U.S. National Statement as Delivered by Ambassador Laura S.H. Holgate – Agenda Item 4 – General Exchange of Views
Vienna, Austria, June 2, 2023
Thank you, Chair. On behalf of my government, I wish to express our continued appreciation for your and the Secretariat’s efforts in moving the work of this Committee forward at such an important moment in the space age. The United States strongly believes in the mission of this Committee and is dedicated to promoting the beneficial use of outer space for all humankind.
We also understand the need to constantly examine, assess, and improve our own national processes and priorities for outer space activities. This year alone, the United States released the “National Preparedness Strategy and Action Plan for Near-Earth Object Hazards and Planetary Defense,” the “National Cislunar Science and Technology Strategy,” the “The National Low Earth Orbit Research and Development Strategy,” and — just this week —the Department of State’s Strategic Framework for Space Diplomacy. Each of these documents specifically highlight the importance of this Committee and demonstrate the U.S. commitment to operate responsibly, safely, and cooperatively in outer space. We also recognize and appreciate the continued growth of the commercial space industry, as well as the importance of seeking and understanding their views as we continue to develop and improve our regulatory framework.
Moreover, through UN General Assembly Resolution 77/41, the United States joined with 154 nations to call upon all states to commit not to conduct destructive direct-ascent anti-satellite missile tests. To date, thirteen nations have joined the United States to make national commitments of their own. We call upon all UNCOPUOS Members to make this commitment in order to contribute toward keeping outer space peaceful, sustainable, and safe for future generations.
We also join other delegations in condemning the DPRK’s failed launch earlier this week of a claimed space vehicle. This attempted launch was a brazen violation of multiple UN Security Council resolutions and risks destabilizing the regional security situation. Pyongyang must immediately cease its provocative actions and instead choose engagement in serious and sustained diplomacy.
Chair, the United States and our partners have accomplished truly ambitious endeavors in space this past year. Last November, NASA successfully launched its Space Launch System rocket for the first time as part of the Artemis I mission. The Artemis II launch, set for November 2024, will carry the first woman and African American man to orbit the Moon and will be international in scope, as it will also be crewed by a Canadian astronaut.
NASA’s Double Asteroid Redirection Test, or DART, was humanity’s first attempt to perceptibly alter the motion of a celestial body. DART was proven successful by measurements using international telescopes across six continents and the Italian CubeSat, LiciaCube, which captured spectacular images of the impact.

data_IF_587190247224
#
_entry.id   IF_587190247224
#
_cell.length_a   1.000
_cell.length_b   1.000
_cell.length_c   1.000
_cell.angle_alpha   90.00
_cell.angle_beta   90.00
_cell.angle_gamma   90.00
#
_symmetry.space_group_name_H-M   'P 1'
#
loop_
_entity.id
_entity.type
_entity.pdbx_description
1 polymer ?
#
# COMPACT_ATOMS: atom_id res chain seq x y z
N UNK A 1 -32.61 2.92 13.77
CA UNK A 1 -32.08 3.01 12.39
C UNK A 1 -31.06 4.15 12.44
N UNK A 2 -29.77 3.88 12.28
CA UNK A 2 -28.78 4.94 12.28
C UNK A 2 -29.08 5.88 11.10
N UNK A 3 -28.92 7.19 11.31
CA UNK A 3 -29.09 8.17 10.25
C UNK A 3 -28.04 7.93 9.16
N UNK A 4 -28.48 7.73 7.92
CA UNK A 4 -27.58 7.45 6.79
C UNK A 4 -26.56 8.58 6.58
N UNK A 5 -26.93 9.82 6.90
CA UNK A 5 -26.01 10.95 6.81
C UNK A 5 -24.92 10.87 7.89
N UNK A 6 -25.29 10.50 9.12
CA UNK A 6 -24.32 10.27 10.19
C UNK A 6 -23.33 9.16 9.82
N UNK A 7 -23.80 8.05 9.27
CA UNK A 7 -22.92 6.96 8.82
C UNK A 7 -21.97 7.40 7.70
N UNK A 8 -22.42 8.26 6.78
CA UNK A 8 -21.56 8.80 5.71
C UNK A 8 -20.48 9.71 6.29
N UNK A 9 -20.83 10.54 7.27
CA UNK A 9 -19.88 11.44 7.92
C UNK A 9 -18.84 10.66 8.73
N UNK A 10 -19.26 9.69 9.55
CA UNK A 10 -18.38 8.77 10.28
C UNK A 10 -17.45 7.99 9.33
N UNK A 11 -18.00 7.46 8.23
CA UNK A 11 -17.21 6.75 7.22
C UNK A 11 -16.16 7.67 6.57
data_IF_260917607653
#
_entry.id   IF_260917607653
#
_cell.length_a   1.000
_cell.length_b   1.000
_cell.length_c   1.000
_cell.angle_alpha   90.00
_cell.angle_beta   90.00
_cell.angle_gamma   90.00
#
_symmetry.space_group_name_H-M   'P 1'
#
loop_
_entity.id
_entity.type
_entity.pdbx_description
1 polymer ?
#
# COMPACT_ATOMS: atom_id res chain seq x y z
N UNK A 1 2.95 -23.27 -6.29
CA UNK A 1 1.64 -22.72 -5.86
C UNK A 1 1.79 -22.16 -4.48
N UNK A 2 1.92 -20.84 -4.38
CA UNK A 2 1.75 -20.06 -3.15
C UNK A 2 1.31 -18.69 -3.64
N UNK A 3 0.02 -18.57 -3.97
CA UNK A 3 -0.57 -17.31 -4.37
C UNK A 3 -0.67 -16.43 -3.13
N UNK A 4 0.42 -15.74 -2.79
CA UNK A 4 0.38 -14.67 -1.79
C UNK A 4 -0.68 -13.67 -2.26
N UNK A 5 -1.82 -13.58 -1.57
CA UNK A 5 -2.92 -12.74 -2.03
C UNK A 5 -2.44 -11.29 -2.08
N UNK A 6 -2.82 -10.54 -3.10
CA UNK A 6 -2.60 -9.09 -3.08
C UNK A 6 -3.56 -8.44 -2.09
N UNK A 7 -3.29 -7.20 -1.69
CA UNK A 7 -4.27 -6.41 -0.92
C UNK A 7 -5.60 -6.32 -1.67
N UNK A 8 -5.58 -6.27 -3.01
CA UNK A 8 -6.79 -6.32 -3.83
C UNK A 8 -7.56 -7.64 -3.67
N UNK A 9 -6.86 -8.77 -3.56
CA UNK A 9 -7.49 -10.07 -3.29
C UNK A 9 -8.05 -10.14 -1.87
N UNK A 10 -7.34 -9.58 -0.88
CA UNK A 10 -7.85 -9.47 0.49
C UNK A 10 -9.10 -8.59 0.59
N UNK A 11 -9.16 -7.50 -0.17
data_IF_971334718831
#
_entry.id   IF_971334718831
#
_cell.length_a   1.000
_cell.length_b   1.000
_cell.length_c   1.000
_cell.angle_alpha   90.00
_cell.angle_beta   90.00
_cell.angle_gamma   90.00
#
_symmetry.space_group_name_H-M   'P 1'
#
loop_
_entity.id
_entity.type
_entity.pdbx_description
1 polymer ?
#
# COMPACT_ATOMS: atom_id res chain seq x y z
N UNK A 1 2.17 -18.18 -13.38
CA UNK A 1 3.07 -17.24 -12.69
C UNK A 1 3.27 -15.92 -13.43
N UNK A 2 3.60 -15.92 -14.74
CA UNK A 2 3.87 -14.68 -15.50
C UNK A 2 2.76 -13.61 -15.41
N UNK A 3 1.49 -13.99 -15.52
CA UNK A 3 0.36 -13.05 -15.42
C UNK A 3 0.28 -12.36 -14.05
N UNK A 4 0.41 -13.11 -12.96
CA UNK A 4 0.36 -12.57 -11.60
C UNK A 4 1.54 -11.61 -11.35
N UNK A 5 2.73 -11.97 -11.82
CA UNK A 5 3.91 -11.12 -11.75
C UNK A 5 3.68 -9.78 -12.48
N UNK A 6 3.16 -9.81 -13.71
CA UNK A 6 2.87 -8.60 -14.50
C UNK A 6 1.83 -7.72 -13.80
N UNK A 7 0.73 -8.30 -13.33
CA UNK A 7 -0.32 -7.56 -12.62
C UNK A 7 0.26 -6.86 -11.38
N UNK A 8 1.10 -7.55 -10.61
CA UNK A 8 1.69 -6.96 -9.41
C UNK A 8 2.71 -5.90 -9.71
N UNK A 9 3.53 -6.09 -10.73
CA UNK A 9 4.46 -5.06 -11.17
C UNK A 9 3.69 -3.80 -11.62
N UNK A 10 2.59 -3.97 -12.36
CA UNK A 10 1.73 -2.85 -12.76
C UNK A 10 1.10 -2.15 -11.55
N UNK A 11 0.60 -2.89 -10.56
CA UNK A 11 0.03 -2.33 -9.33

From the International Space Station to the Artemis Accords and the Lunar Gateway, we believe that close collaboration and cooperation with international partners is critical to success in space. Since UNCOPUOS last met, we welcomed the Czech Republic, Nigeria, Rwanda, Saudi Arabia, and — just this week — Spain as Signatories to the Accords. We look forward to discussing Signatories’ work with the Committee, as open and transparent sharing of information is essential to facilitating international cooperation and is a key principle of the Artemis Accords.
As the U.S. government celebrates 2023 as the “Year of Open Science,” we reflect on the many ways we have delivered on NASA’s commitment to explore the mysteries of the universe “for the benefit of all.” The United States makes available its Earth observations freely and openly, enabling all nations to understand our home planet more fully, improve lives, and safeguard our future.
I note with great satisfaction the continued work of the “Long-Term Sustainability of Outer Space Activities Working Group” and the “Working Group on Legal Aspects of Space Resource Activities,” and I encourage Member States to find common ground on the pressing issue of “Dark and Quiet Skies.” We appreciate the release of the UN Secretary General’s policy brief on outer space and look forward to the “Summit of the Future,” where this Committee should leverage its unique role in advocating for a robust, multi-stakeholder event.
Chair, I regret that even as we affirm in this Committee the importance of international law and global governance of human activities beyond the heavens, one Member State continues to undermine the very foundation of the rules-based international system here on Earth. Not only is Russia’s unprovoked and unjustified invasion of Ukraine a clear violation of international law but, in the course of waging its war, Russian forces have committed war crimes and other atrocities. Commercial satellite imagery has contributed important evidence that will help hold Russia accountable for these acts, a sobering but encouraging reminder of how outer space activities can – and, indeed, must – contribute to a more just and peaceful world.
Thank you, Chair.